Though just 6,253 yards in length, the property's original William Flynn-designed layout, the Resort Course, is sneakily difficult, with rapid elevation changes and numerous water features. A far stiffer test is the Country Club Course, a 6,714-yard Joe Lee design located a short drive from the resort, where water comes into play on 14 holes.

Lee, a native Floridian who is a master at shaping the local terrain, also designed the Abacoa Golf Club in Jupiter. Water hazards and sand bunkers are almost constantly in play at this lush track.

Another must-play course, especially for fans of Donald Ross, arguably the greatest of all golf architects, is Delray Beach Golf Club. This classic and affordable 6,907-yard design features rolling fairways, water on five holes and Ross's distinctive random bunkering.

By the time Ross unveiled his Delray Beach course in 1923, hotels were springing up throughout the county. Vacationers had been arriving in growing numbers ever since Standard Oil magnate Henry Flagler extended his Florida East Coast Railway south from St. Augustine in the 1890s.

Flagler built two luxury resorts (Royal Poinciana Hotel and Palm Beach Inn, the precursor of The Breakers) on the 26-kilometre-long spit of land known as Palm Beach. Accessible by drawbridges over the Intracoastal Waterway, Palm Beach quickly attracted the attention of royals, captains of industry and socialites who came for sun, seclusion and to enjoy a life of privileged luxury among their own kind.

Many of Palm Beach's most opulent waterfront mansions are the handiwork of Mizner, the architect of the Boca Raton Resort and Club. He took his inspiration from the medieval buildings of the Mediterranean, flamboyantly including plazas, courtyards and arcades to let his clients better enjoy the balmy weather.

Long-time residents sniff that the Golden Age of Palm Beach is long past, blaming the decline on arrivistes such as Donald Trump, who bought Marjorie Merriweather Post's fabulous Mar-a-Lago estate (just past the Southern Boulevard drawbridge) in 1985 and later turned it into a members-only club.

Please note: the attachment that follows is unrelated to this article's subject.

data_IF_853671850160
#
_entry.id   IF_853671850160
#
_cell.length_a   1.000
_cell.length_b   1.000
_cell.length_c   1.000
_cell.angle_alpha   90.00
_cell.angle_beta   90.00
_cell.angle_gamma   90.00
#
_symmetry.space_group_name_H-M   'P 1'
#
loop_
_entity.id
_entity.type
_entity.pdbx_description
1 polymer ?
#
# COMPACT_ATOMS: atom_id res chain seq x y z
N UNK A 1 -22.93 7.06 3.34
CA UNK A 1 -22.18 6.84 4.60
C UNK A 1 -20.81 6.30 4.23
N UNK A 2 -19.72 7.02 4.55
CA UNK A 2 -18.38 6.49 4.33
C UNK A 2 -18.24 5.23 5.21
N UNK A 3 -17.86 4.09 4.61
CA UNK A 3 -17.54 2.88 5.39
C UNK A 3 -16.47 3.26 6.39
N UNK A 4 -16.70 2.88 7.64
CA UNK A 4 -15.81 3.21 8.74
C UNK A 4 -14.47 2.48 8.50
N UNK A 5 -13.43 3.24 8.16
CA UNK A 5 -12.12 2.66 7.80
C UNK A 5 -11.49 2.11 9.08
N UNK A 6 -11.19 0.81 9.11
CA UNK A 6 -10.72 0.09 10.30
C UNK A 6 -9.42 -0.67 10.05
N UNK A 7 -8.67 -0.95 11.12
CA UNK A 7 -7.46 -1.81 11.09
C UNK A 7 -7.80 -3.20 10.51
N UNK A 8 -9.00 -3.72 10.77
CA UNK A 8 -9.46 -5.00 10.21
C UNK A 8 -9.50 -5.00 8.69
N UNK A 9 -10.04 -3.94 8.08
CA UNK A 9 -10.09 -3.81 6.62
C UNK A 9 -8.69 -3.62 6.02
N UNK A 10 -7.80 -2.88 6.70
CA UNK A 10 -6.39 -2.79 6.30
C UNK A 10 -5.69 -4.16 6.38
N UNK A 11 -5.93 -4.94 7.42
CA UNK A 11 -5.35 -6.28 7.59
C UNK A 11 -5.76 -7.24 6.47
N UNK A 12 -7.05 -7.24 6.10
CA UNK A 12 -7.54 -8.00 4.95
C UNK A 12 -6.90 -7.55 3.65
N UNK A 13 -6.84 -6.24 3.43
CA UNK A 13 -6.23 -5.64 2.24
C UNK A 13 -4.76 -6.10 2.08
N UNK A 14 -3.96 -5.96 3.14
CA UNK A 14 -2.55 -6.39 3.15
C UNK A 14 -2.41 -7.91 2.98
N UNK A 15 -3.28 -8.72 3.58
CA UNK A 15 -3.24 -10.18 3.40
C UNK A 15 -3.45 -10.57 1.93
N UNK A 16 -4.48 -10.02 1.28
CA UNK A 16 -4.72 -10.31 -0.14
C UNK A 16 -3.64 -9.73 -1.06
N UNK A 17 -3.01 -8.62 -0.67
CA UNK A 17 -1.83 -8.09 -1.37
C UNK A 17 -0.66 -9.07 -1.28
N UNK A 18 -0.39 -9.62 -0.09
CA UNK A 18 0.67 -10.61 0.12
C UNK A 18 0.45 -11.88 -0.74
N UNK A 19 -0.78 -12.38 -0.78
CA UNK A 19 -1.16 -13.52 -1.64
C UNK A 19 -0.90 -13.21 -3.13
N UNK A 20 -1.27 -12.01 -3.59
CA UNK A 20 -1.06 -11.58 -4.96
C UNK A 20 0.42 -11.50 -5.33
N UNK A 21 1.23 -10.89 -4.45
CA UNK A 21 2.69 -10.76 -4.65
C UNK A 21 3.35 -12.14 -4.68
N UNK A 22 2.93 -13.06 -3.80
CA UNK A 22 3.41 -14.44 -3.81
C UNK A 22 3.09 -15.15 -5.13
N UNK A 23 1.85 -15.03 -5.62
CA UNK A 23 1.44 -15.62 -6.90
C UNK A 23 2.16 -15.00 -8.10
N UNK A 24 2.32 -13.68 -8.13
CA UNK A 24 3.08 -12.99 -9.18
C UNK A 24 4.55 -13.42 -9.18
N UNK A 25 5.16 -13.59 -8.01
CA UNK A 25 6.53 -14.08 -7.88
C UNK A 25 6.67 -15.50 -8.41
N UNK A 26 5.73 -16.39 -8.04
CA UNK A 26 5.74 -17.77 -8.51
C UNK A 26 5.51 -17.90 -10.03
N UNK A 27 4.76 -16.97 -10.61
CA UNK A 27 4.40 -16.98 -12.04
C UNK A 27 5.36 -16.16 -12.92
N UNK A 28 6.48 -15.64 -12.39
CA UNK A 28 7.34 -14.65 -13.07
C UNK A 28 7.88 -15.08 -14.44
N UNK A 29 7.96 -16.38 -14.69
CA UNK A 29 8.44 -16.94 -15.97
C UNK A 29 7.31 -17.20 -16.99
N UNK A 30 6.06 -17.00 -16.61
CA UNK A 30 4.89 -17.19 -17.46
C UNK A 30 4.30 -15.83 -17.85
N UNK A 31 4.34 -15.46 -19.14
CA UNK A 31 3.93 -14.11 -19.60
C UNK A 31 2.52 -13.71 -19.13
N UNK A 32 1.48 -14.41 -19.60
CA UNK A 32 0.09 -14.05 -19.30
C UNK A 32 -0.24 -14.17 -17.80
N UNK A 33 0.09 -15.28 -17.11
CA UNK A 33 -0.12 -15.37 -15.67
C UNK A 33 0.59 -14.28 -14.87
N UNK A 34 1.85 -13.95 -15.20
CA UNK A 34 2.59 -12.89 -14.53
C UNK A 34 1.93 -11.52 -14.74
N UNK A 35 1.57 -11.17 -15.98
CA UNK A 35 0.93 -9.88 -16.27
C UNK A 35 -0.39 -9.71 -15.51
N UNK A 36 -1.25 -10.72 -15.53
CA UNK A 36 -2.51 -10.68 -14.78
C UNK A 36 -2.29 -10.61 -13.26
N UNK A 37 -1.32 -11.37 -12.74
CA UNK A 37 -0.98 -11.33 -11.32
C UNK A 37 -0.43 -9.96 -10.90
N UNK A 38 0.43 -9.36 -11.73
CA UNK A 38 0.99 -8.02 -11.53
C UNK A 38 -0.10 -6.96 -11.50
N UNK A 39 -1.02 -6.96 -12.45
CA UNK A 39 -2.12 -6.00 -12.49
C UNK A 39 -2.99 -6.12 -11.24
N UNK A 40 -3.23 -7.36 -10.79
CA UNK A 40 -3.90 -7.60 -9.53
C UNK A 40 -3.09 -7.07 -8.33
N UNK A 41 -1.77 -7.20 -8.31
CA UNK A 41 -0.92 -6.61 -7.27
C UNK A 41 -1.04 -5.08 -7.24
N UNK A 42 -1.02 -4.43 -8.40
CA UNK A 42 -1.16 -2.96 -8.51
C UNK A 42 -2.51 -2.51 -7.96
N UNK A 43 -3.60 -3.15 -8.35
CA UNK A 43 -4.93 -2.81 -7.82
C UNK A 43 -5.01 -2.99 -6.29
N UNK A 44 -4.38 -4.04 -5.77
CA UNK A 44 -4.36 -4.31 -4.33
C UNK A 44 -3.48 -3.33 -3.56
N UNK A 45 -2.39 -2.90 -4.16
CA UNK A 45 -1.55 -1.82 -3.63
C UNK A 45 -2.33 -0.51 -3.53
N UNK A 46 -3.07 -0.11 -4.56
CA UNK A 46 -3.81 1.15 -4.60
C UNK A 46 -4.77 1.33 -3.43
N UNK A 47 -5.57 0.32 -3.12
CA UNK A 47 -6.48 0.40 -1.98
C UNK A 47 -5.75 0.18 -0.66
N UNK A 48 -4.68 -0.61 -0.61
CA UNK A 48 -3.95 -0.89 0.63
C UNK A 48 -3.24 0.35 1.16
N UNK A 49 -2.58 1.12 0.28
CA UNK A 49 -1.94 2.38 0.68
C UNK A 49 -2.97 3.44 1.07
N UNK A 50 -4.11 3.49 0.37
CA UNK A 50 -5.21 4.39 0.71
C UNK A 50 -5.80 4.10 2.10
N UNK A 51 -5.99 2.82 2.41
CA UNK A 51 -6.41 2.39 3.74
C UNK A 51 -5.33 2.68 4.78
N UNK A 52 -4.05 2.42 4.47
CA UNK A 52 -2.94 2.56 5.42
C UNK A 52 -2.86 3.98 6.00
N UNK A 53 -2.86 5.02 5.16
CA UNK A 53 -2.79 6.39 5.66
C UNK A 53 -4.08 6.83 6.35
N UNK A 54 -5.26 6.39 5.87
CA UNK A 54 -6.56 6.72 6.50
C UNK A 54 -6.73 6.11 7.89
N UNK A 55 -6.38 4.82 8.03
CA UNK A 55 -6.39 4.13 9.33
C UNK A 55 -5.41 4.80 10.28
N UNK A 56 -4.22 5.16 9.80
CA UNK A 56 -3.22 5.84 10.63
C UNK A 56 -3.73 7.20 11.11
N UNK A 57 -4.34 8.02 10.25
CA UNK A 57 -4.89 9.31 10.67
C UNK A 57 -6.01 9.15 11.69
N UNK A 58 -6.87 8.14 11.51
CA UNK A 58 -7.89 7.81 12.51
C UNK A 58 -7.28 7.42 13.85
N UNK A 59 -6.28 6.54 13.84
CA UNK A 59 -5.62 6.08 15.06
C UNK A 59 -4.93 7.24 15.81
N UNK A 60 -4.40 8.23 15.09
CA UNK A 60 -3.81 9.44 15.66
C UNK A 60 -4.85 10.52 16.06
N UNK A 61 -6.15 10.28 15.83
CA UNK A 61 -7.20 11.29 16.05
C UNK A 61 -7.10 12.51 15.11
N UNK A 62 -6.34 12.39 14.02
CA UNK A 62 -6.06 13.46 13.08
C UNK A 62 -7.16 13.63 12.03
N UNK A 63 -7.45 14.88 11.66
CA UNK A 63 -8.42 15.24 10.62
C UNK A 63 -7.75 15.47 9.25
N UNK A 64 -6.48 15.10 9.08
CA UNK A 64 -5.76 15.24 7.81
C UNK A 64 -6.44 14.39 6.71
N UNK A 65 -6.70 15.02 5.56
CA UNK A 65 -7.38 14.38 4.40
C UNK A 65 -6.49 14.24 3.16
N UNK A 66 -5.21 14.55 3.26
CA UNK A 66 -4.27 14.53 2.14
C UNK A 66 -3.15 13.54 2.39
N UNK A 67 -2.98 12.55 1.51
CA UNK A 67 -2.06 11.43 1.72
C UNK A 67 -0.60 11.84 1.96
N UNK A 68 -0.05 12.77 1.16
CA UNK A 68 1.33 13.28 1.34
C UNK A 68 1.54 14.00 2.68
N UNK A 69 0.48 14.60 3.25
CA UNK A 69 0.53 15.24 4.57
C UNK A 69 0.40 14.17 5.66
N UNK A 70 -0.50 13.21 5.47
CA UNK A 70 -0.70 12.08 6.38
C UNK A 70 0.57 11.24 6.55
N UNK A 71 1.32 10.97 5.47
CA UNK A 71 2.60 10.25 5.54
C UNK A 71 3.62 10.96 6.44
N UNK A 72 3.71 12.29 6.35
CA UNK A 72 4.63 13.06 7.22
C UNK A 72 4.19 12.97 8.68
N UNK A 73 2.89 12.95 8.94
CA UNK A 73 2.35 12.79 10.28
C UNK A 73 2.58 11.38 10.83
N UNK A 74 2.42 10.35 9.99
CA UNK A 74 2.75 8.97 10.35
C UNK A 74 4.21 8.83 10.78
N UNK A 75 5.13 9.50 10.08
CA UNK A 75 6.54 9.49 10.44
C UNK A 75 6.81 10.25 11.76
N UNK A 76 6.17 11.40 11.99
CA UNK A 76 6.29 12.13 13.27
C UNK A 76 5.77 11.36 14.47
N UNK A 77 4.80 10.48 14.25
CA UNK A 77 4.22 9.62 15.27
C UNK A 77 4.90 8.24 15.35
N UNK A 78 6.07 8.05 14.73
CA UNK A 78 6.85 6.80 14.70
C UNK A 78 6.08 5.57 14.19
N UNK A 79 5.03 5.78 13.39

Another sign of the changing times was the departure of the Kennedy clan in 1995. Their Spanish-style compound at 1095 N. Ocean Blvd., designed by Mizner and purchased from the Wanamaker family in 1933, served as the Winter White House during the presidency of John F. Kennedy.

Rather than Du Ponts, Dodges and other blue bloods, today's tax roll is heavy on aging pop singers and fashionistas: Vera Wang, Vic Damone, Jimmy Buffett and Rod Stewart all own property in Palm Beach.

But even in these recessionary times, there still appears to be enough old and new money, as well as rubber-necking tourists, to keep the cashiers humming at the dozens of boutiques, galleries and upscale restaurants on Worth Avenue and its spider web of courtyards and vias.

Equally reassuring is the steady lineup of golfers seen every day on the first tee at The Breakers, the iconic society hotel that launched Florida's golf boom more than a century ago.



THE BREAKERS 1-888-273-2537; www.thebreakers.com. Room rates from $499. Green fees $205 to $215.

PGA NATIONAL RESORT AND SPA 1-800-633-9150; www.pgaresort.com. Room rates from $329 (golf packages available). Green fees $158 to $269.

BOCA RATON RESORT AND CLUB 1-888-491-2822; www.bocaresort.com. Room rates from $179 (packages available). Green fees $155 to $168.

ABACOA GOLF CLUB 561-622-0036; www.abacoagolfclub.com. Green fees $65 to $140.

DELRAY BEACH GOLF CLUB 561-243-7380 www.delraybeachgolfclub.com. Green fees $38 to $54.


P ALM BEACH COUNTY CONVENTION AND VISITORS BUREAU 1-800-833-5733; www.palmbeachfl.com.

Report Typo/Error

Follow us on Twitter: @tgamtravel

Next story




Most popular videos »

More from The Globe and Mail

Most popular